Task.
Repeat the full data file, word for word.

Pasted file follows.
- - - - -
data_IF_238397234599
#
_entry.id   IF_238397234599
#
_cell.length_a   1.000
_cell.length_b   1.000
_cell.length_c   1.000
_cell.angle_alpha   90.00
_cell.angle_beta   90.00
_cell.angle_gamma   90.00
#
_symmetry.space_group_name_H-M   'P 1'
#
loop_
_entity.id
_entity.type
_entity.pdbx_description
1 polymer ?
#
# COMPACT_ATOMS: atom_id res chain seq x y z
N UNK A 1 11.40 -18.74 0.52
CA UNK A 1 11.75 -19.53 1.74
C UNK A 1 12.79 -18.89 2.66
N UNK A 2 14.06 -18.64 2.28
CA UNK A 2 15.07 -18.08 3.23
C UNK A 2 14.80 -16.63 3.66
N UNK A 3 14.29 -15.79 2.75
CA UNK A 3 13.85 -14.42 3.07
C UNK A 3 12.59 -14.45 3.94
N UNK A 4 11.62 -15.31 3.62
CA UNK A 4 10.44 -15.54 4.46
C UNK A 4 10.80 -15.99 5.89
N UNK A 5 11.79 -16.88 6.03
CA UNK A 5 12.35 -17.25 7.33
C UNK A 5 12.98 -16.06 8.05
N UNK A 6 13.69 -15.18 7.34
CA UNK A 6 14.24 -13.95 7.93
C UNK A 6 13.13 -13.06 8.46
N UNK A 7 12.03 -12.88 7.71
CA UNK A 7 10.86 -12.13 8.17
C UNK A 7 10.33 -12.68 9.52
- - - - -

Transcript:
data_IF_238397234599
#
_entry.id   IF_238397234599
#
_cell.length_a   1.000
_cell.length_b   1.000
_cell.length_c   1.000
_cell.angle_alpha   90.00
_cell.angle_beta   90.00
_cell.angle_gamma   90.00
#
_symmetry.space_group_name_H-M   'P 1'
#
loop_
_entity.id
_entity.type
_entity.pdbx_description
1 polymer ?
#
# COMPACT_ATOMS: atom_id res chain seq x y z
N UNK A 1 11.40 -18.74 0.52
CA UNK A 1 11.75 -19.53 1.74
C UNK A 1 12.79 -18.89 2.66
N UNK A 2 14.06 -18.64 2.28
CA UNK A 2 15.07 -18.08 3.23
C UNK A 2 14.80 -16.63 3.66
N UNK A 3 14.29 -15.79 2.75
CA UNK A 3 13.85 -14.42 3.07
C UNK A 3 12.59 -14.45 3.94
N UNK A 4 11.62 -15.31 3.62
CA UNK A 4 10.44 -15.54 4.46
C UNK A 4 10.80 -15.99 5.89
N UNK A 5 11.79 -16.88 6.03
CA UNK A 5 12.35 -17.25 7.33
C UNK A 5 12.98 -16.06 8.05
N UNK A 6 13.69 -15.18 7.34
CA UNK A 6 14.24 -13.95 7.93
C UNK A 6 13.13 -13.06 8.46
N UNK A 7 12.03 -12.88 7.71
CA UNK A 7 10.86 -12.13 8.17
C UNK A 7 10.33 -12.68 9.52